Mercedes-Benz Sprinter 2020 519cdi vs30 lwb rwd 4.49t

2020 Mercedes-Benz Sprinter review: 519CDI LWB 4x4

Rating: 8.0
Current Pricing Not Available
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Is the Sprinter 4x4 the next step up the corporate ladder from the humble work ute? We put one to the test.
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With around 1700 variations to choose from, the Mercedes-Benz Sprinter has perhaps the most dizzying amount of variety in one single range.

From all of those options, this one might be the best fit for the Australian market: 4x4, ute, V6 diesel, big wheelbase and plenty of tech. What more could you want?

The full name is 2020 Mercedes-Benz Sprinter 519CDI LWB Cab Chassis, which means single-cab ute with the long (4325mm) wheelbase.

Pricing for this specification starts from $62,890 as a rear-wheel drive, but our test model has a host of options ticked. $24,989 worth, in fact, taking the before on-roads price to $87,189.

Nearly twenty-five gorillas' worth of additions does sound alarming, but there are two main culprits here: the all-wheel-drive system ($13,660) and the Scattolini steel tray ($4400).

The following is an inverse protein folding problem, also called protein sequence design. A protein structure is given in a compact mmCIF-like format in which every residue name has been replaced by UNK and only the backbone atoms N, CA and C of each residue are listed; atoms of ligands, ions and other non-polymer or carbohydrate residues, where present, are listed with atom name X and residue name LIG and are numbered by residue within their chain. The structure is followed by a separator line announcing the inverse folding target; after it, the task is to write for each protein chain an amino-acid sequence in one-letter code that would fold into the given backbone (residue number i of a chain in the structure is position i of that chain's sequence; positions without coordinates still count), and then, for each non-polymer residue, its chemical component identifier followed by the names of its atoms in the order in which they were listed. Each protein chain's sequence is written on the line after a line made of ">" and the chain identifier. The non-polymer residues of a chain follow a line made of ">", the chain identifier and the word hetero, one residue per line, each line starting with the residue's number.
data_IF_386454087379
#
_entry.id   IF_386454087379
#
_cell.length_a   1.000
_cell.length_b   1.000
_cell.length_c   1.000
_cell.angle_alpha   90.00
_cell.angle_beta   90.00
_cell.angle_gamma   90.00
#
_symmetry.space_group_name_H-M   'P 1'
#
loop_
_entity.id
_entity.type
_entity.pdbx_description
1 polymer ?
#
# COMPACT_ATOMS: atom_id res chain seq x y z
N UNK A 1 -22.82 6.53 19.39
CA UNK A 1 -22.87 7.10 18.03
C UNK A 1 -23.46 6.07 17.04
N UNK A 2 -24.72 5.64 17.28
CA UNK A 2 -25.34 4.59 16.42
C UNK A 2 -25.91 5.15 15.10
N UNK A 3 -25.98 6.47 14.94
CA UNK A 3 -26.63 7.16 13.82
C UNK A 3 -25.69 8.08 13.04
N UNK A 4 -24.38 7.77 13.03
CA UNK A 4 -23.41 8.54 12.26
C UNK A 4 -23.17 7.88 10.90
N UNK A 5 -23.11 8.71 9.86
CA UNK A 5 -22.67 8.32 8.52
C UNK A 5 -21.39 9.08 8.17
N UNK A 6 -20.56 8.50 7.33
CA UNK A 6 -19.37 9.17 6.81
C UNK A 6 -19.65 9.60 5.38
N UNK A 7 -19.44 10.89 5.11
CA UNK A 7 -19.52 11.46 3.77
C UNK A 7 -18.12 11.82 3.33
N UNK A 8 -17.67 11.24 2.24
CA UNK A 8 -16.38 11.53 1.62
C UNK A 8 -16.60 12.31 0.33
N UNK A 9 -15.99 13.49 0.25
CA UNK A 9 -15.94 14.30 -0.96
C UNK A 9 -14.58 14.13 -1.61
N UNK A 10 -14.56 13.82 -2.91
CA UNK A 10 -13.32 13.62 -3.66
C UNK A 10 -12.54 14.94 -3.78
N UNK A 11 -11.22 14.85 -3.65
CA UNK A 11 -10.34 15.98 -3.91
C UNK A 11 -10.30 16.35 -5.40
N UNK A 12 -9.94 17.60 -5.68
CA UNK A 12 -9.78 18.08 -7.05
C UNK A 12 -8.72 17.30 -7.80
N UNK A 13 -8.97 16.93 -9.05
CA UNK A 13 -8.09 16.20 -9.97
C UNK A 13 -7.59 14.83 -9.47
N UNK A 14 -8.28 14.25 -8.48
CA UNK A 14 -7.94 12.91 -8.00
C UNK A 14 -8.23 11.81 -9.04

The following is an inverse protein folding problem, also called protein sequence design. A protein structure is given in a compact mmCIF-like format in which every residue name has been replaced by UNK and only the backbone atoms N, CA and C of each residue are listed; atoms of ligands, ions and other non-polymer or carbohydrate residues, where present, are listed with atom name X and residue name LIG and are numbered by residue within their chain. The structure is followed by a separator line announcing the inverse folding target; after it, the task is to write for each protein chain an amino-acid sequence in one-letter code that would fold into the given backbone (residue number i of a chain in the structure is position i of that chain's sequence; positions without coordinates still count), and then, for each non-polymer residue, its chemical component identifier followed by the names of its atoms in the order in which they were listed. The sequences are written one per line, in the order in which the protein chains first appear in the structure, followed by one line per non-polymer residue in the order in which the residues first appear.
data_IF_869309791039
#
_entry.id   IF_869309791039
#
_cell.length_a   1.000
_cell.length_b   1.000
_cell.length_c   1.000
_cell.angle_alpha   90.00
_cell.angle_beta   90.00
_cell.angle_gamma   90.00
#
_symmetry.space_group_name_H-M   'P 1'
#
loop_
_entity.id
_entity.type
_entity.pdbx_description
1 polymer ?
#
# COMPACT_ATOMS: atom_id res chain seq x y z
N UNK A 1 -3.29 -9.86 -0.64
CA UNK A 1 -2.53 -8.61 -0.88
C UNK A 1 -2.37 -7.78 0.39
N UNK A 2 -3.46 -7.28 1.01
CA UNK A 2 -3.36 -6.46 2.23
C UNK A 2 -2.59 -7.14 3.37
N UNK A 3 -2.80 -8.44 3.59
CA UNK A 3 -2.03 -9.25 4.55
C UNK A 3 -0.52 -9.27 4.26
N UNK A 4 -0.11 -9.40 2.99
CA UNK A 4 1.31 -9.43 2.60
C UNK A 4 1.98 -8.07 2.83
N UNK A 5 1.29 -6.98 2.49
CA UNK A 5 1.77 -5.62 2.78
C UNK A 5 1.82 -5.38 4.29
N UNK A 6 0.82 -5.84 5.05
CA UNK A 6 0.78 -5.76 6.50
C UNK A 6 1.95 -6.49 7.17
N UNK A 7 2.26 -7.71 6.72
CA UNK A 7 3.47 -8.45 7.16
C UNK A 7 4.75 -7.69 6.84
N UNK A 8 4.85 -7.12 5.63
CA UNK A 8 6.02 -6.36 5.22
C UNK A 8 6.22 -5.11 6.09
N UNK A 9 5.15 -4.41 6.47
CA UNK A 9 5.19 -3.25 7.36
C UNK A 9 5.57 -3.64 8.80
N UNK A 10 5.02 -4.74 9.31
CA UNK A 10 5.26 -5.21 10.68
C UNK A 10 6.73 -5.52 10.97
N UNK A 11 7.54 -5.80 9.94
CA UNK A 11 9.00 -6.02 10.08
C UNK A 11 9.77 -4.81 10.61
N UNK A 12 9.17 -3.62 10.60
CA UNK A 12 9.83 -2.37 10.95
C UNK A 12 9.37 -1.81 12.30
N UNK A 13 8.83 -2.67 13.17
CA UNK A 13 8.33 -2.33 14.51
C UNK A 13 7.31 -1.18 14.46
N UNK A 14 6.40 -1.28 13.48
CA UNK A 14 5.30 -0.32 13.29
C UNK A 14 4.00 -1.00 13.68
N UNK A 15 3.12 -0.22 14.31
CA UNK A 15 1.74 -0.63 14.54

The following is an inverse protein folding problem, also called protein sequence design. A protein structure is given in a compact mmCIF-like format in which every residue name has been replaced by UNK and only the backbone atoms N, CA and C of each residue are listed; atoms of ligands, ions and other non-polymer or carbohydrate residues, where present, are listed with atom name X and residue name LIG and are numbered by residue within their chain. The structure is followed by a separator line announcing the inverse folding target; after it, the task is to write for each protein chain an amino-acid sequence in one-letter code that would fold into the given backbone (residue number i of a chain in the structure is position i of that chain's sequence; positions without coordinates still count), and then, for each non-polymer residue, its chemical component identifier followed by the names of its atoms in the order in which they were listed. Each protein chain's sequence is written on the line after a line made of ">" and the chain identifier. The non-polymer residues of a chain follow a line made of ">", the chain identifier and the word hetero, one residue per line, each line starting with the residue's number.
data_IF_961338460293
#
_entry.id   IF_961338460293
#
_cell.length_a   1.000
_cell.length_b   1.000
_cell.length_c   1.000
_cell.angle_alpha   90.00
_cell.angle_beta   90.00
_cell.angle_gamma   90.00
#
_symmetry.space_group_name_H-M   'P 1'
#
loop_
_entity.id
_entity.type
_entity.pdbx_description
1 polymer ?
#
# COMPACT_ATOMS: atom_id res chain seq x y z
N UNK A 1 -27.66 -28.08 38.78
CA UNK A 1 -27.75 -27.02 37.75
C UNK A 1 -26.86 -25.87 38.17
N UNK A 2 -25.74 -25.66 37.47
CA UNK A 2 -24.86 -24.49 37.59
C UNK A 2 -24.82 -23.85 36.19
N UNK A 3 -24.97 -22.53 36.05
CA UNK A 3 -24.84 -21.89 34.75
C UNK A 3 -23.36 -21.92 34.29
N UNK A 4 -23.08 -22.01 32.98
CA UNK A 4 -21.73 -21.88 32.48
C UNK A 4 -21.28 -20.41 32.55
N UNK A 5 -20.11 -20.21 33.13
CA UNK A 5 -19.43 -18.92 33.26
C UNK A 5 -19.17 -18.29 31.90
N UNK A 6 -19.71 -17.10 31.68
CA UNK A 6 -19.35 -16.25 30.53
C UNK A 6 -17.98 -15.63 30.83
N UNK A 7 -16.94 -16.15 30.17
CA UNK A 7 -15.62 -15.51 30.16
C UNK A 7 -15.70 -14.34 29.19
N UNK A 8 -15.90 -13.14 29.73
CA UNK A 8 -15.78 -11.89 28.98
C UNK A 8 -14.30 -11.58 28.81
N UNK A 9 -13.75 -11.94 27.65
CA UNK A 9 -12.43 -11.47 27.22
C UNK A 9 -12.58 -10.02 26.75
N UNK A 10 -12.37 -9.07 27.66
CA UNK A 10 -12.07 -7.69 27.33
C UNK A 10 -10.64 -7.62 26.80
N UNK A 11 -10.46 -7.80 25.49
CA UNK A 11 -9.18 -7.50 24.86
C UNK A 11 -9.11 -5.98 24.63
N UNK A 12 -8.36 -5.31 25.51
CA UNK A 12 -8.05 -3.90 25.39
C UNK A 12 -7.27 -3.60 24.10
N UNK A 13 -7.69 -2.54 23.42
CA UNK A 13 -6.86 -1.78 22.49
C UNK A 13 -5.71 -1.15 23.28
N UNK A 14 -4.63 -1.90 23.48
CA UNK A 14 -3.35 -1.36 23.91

Many smaller additions make up the rest: leather steering wheel ($230), digital radio ($250), 10.25-inch ‘MBUX’ infotainment display ($1600), adaptive cruise control ($1100), climate control ($1000), traffic sign control ($380), lane-keep assist ($570), reverse warning system ($368) and Jet Black paint ($741).

Some of these options strike me as good value, like the leather steering wheel and up-sized (from 8.0 inches) and modern infotainment system. However, considering that initial outlay, and the fact that there isn’t a reversing camera on our test model, charging extra for things like digital radio and the reverse warning system (the beeping) seems a bit off.

The 3.0 litres of V6 diesel under that snub-nosed bonnet delivers 140kW at 3800rpm and 440Nm at 1600–2600rpm. While it’s the same base engine, Sprinter specifications aren't at the same levels of the ill-fated X-Class, but more than the G-Professional range. And, it’s plenty enough for this application.

That power runs through a seven-speed ‘7G-Tronic’ automatic gearbox powering either the rear or (in our case) all four wheels.

Our tester has a gross vehicle mass of 4490kg, allowing it to be driven on a passenger car licence. However, it can also be registered with a GVM of 5000kg, which in turn needs an appropriate light-truck licence.